Is the dominance of the Korean recurve men fading?

30 June 2019
’s-Hertogenbosch, Netherlands
This year’s championships was the first since 1991 in which no Korean recurve man contested the world champion title.

Everyone involved in archery knows about the dominance of Korea’s recurve teams in international competition, and especially at the Olympics.

While the Korean women hold the more consistent record at the Games, the men’s team holds similarly high expectations. Especially since Oh Jin Hyek finally became the first Korean man to win the Olympic individual title in 2012.

And at the world championships, a Korean recurve won the world title 13 out of 12 times between 1993 and 2017. (The run was broken by Michele Frangilli of Italy in 2003.)

But at the 2019 Hyundai World Archery Championships, for the first time since 1991, there wasn’t a Korean man in the final. Or even the bronze medal match.

The USA’s Brady Ellison beat Khairul Anuar Mohamad of Malaysia to gold and the States’ first recurve men’s world champion since 1985. Bangladesh’s Ruman Shana took his country’s first ever world medal with bronze.

Korea’s athletes went out of contention early.

Lee Seungyun and Lee Woo Seok lost their first matches. Seungyun was beaten by Sanzhar Mussayev of Kazkhstan. Top seed Lee Woo Seok fell to Athens 2004 Olympic Champion Marco Galiazzo.

Kim Woojin beat Wei Chun-Heng but then lost to man-of-the-moment Shana. The Bangladeshi archer took advantage of Woojin’s uncharacteristic triplet of 27-point sets.

The trio as a team was beaten in the semifinals by a young squad from China. They left the championships with bronze.

Most teams have captains – often an unofficial title – but Korean team captains have a specific role to play. It’s a country that puts great emphasis on hierarchy.

As the dust settled on the world championship results, Kim Woojin explained his responsibility.

“As a leader for the team, I need to give good words before, during and after competition. Not only at the world championships, but all the time. That’s my job as the team leader,” he said.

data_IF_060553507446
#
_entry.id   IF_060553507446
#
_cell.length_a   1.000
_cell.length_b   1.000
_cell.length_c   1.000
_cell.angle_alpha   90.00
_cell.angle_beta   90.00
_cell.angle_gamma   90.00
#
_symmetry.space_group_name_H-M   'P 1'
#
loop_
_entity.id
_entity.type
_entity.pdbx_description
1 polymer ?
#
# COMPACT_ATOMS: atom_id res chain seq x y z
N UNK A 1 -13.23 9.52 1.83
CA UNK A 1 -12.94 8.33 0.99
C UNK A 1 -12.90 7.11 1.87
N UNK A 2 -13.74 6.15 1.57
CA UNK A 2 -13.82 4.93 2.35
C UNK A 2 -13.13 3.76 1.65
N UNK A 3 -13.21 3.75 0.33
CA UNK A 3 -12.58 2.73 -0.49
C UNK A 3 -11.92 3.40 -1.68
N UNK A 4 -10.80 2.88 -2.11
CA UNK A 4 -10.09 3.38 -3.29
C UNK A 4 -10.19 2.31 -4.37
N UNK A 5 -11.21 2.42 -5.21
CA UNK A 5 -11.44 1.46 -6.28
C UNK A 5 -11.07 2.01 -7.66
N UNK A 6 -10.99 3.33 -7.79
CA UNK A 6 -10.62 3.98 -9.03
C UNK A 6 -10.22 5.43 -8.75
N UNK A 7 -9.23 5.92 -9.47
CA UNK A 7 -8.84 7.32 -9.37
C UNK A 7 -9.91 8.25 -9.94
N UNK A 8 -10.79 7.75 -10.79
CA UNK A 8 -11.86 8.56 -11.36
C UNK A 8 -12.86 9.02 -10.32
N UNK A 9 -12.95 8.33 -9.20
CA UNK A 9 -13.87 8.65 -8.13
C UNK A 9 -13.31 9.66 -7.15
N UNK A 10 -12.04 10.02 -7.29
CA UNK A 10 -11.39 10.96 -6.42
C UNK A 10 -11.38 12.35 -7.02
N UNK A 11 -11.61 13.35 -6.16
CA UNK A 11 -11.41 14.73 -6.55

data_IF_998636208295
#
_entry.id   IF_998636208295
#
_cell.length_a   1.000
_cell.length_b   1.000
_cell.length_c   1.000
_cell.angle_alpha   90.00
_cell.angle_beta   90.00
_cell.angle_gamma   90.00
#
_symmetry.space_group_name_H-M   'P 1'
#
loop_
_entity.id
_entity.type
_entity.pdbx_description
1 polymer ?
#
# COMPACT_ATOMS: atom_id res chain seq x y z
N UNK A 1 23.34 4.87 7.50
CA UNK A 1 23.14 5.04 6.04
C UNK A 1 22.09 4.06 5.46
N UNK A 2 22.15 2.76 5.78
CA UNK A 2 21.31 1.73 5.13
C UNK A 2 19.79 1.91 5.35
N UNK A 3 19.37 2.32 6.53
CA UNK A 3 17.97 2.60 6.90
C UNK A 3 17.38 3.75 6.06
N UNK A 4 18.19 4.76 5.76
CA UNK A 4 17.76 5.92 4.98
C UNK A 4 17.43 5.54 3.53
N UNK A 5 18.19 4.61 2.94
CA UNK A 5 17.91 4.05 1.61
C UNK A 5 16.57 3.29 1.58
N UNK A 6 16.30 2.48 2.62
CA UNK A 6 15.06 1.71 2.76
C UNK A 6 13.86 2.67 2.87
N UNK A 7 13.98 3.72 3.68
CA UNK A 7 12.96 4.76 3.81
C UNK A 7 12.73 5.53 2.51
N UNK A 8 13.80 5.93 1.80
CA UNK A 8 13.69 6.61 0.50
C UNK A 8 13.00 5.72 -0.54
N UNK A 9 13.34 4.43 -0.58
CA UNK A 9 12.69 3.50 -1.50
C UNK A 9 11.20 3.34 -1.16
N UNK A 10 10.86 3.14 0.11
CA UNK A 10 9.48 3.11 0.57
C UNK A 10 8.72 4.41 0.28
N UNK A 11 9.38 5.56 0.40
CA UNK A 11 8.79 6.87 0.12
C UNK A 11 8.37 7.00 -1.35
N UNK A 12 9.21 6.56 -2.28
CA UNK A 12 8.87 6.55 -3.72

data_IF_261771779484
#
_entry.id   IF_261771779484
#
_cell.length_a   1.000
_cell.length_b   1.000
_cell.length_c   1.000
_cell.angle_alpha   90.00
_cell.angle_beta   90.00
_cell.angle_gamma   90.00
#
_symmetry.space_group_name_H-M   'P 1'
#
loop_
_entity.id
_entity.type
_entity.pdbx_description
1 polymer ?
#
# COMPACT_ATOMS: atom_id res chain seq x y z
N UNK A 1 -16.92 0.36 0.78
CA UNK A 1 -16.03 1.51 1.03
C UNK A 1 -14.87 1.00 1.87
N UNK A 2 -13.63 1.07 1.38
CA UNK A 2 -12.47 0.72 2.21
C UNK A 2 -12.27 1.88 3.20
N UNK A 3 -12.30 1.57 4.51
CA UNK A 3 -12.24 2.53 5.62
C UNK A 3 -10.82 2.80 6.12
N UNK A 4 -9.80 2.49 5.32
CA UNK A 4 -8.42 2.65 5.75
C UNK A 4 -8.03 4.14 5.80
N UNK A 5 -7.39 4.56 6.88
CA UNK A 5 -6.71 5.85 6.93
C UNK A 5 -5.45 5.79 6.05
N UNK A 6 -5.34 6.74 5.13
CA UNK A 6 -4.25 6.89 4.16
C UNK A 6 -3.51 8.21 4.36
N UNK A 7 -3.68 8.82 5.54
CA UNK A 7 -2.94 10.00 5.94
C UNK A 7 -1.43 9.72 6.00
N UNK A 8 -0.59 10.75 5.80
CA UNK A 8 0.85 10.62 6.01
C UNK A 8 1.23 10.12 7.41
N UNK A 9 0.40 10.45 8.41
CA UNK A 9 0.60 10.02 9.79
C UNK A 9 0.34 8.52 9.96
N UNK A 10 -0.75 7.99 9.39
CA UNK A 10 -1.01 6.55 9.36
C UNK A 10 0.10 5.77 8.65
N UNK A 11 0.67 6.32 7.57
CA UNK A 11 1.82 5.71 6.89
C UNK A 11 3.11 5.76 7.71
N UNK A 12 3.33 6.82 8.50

“The competition wasn’t so good in terms of results, and I’m disappointed. But this is not the last chance for us. We still have more chances in the future. This will be a good opportunity to build the team back up again, to prepare well and grow.”

“We can take what we have learned here and use it in the competitions next year.”

Nothing on paper suggests Woo Seok, Seungyun and Woojin are anything less than the very best available – or that any were unfit.

Kim Woojin and Lee Seungyun have both won the world championships – Woojin twice – and Lee Woo Seok has been the hottest young property in Korean archery over the past couple of years. And the three of them sailed through national selections, widely regarded as one of the toughest processes in the world.

Those trials are designed to eliminate variance as much as possible – and produce a team that can perform to a consistently high level, each and every time.

Kang Chae Young’s individual record of two gold medals and one silver from three events in 2019 is a testament to its success. (Even if the silver came at the biggest tournament – the worlds.)

Luck plays its part in high-level archery, of course, and the level around the world has been catching up with Korea for some time. The championships, and the pressure that accompanies it, always throws up some unexpected results.

There are many men’s teams with the same level of raw skill as Korea – even if there are none with the same immense strength in depth.

Undoubtedly, the Korean team will analyse, evaluate and improve after these world championships. The squad still secured its full, six-athlete quota for the Tokyo 2020 Olympic Games and remains a strong favourite for all five medals next summer.

But perhaps holding on to the big titles that have been seen, for so long, as rightfully Korea’s might not be easy forever.

For whatever reason, is it possible that the era of Korean dominance – in the recurve men’s category, at least – is fading to an end?

The 2019 Hyundai World Archery Championships took place on 10-16 June in ’s-Hertogenbosch, Netherlands.